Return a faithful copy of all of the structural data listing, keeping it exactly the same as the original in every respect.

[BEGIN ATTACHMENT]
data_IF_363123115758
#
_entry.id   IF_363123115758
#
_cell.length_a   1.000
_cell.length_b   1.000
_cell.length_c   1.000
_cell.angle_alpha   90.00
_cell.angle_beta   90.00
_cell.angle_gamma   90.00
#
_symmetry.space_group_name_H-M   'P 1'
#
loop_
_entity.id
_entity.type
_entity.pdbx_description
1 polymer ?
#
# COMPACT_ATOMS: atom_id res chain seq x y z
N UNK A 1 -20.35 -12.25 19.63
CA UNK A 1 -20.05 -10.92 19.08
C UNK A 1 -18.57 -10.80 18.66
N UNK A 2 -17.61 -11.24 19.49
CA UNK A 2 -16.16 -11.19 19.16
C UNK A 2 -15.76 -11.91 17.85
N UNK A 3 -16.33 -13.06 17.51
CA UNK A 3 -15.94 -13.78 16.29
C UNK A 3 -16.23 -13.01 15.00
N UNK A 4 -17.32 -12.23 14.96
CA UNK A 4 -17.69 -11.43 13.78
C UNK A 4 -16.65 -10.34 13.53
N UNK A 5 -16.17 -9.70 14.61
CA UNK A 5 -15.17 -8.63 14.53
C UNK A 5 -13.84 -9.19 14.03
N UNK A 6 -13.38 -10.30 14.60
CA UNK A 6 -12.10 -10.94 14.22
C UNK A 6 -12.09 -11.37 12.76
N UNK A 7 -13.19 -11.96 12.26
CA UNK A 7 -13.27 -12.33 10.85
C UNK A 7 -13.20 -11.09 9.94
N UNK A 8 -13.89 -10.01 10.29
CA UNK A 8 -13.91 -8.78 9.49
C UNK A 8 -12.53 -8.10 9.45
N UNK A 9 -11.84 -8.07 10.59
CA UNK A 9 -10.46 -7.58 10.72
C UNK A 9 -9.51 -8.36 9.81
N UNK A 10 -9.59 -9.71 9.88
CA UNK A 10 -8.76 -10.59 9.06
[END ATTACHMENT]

data_IF_363123115758
#
_entry.id   IF_363123115758
#
_cell.length_a   1.000
_cell.length_b   1.000
_cell.length_c   1.000
_cell.angle_alpha   90.00
_cell.angle_beta   90.00
_cell.angle_gamma   90.00
#
_symmetry.space_group_name_H-M   'P 1'
#
loop_
_entity.id
_entity.type
_entity.pdbx_description
1 polymer ?
#
# COMPACT_ATOMS: atom_id res chain seq x y z
N UNK A 1 -20.35 -12.25 19.63
CA UNK A 1 -20.05 -10.92 19.08
C UNK A 1 -18.57 -10.80 18.66
N UNK A 2 -17.61 -11.24 19.49
CA UNK A 2 -16.16 -11.19 19.16
C UNK A 2 -15.76 -11.91 17.85
N UNK A 3 -16.33 -13.06 17.51
CA UNK A 3 -15.94 -13.78 16.29
C UNK A 3 -16.23 -13.01 15.00
N UNK A 4 -17.32 -12.23 14.96
CA UNK A 4 -17.69 -11.43 13.78
C UNK A 4 -16.65 -10.34 13.53
N UNK A 5 -16.17 -9.70 14.61
CA UNK A 5 -15.17 -8.63 14.53
C UNK A 5 -13.84 -9.19 14.03
N UNK A 6 -13.38 -10.30 14.60
CA UNK A 6 -12.10 -10.94 14.22
C UNK A 6 -12.09 -11.37 12.76
N UNK A 7 -13.19 -11.96 12.26
CA UNK A 7 -13.27 -12.33 10.85
C UNK A 7 -13.20 -11.09 9.94
N UNK A 8 -13.89 -10.01 10.29
CA UNK A 8 -13.91 -8.78 9.49
C UNK A 8 -12.53 -8.10 9.45
N UNK A 9 -11.84 -8.07 10.59
CA UNK A 9 -10.46 -7.58 10.72
C UNK A 9 -9.51 -8.36 9.81
N UNK A 10 -9.59 -9.71 9.88
CA UNK A 10 -8.76 -10.59 9.06